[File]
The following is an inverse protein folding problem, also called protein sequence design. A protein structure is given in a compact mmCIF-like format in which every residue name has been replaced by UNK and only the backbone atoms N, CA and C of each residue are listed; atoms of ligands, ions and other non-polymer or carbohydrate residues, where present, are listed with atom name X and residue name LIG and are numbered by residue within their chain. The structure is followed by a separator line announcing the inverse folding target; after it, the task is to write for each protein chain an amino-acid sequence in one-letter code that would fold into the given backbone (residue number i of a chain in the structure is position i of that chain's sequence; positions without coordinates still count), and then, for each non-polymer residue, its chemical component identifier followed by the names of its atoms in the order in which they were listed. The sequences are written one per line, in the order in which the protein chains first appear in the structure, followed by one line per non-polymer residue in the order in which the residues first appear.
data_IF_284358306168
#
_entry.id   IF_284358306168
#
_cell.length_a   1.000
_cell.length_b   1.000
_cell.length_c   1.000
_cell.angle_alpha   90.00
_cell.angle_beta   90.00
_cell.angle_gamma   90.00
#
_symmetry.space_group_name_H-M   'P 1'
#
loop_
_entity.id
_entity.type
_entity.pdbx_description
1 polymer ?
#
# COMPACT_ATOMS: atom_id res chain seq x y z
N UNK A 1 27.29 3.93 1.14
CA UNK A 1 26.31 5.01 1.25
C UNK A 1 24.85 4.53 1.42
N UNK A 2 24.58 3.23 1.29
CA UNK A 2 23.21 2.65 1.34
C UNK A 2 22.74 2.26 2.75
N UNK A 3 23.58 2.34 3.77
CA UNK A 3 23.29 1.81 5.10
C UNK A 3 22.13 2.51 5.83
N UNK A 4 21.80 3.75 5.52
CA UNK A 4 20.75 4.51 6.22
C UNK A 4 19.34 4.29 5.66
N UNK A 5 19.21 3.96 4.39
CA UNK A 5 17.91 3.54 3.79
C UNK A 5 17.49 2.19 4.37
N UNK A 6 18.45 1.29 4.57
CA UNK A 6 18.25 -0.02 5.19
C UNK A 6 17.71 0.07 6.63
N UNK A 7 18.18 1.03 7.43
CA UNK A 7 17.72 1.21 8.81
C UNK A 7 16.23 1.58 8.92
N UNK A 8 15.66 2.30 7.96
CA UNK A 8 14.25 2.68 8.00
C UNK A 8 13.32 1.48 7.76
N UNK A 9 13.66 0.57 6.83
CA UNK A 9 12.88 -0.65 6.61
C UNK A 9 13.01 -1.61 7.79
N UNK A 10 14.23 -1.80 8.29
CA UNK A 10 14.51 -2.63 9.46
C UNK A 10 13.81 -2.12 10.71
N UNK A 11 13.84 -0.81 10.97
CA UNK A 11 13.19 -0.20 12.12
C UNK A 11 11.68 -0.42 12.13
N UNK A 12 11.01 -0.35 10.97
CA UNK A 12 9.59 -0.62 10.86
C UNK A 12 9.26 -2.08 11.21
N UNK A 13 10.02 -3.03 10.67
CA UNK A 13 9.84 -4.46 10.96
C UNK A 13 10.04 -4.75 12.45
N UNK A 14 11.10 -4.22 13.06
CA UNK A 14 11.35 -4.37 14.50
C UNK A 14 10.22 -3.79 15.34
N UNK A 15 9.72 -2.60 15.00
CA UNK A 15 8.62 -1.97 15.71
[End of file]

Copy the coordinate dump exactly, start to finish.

The following is an inverse protein folding problem, also called protein sequence design. A protein structure is given in a compact mmCIF-like format in which every residue name has been replaced by UNK and only the backbone atoms N, CA and C of each residue are listed; atoms of ligands, ions and other non-polymer or carbohydrate residues, where present, are listed with atom name X and residue name LIG and are numbered by residue within their chain. The structure is followed by a separator line announcing the inverse folding target; after it, the task is to write for each protein chain an amino-acid sequence in one-letter code that would fold into the given backbone (residue number i of a chain in the structure is position i of that chain's sequence; positions without coordinates still count), and then, for each non-polymer residue, its chemical component identifier followed by the names of its atoms in the order in which they were listed. The sequences are written one per line, in the order in which the protein chains first appear in the structure, followed by one line per non-polymer residue in the order in which the residues first appear.
data_IF_284358306168
#
_entry.id   IF_284358306168
#
_cell.length_a   1.000
_cell.length_b   1.000
_cell.length_c   1.000
_cell.angle_alpha   90.00
_cell.angle_beta   90.00
_cell.angle_gamma   90.00
#
_symmetry.space_group_name_H-M   'P 1'
#
loop_
_entity.id
_entity.type
_entity.pdbx_description
1 polymer ?
#
# COMPACT_ATOMS: atom_id res chain seq x y z
N UNK A 1 27.29 3.93 1.14
CA UNK A 1 26.31 5.01 1.25
C UNK A 1 24.85 4.53 1.42
N UNK A 2 24.58 3.23 1.29
CA UNK A 2 23.21 2.65 1.34
C UNK A 2 22.74 2.26 2.75
N UNK A 3 23.58 2.34 3.77
CA UNK A 3 23.29 1.81 5.10
C UNK A 3 22.13 2.51 5.83
N UNK A 4 21.80 3.75 5.52
CA UNK A 4 20.75 4.51 6.22
C UNK A 4 19.34 4.29 5.66
N UNK A 5 19.21 3.96 4.39
CA UNK A 5 17.91 3.54 3.79
C UNK A 5 17.49 2.19 4.37
N UNK A 6 18.45 1.29 4.57
CA UNK A 6 18.25 -0.02 5.19
C UNK A 6 17.71 0.07 6.63
N UNK A 7 18.18 1.03 7.43
CA UNK A 7 17.72 1.21 8.81
C UNK A 7 16.23 1.58 8.92
N UNK A 8 15.66 2.30 7.96
CA UNK A 8 14.25 2.68 8.00
C UNK A 8 13.32 1.48 7.76
N UNK A 9 13.66 0.57 6.83
CA UNK A 9 12.88 -0.65 6.61
C UNK A 9 13.01 -1.61 7.79
N UNK A 10 14.23 -1.80 8.29
CA UNK A 10 14.51 -2.63 9.46
C UNK A 10 13.81 -2.12 10.71
N UNK A 11 13.84 -0.81 10.97
CA UNK A 11 13.19 -0.20 12.12
C UNK A 11 11.68 -0.42 12.13
N UNK A 12 11.01 -0.35 10.97
CA UNK A 12 9.59 -0.62 10.86
C UNK A 12 9.26 -2.08 11.21
N UNK A 13 10.02 -3.03 10.67
CA UNK A 13 9.84 -4.46 10.96
C UNK A 13 10.04 -4.75 12.45
N UNK A 14 11.10 -4.22 13.06
CA UNK A 14 11.35 -4.37 14.50
C UNK A 14 10.22 -3.79 15.34
N UNK A 15 9.72 -2.60 15.00
CA UNK A 15 8.62 -1.97 15.71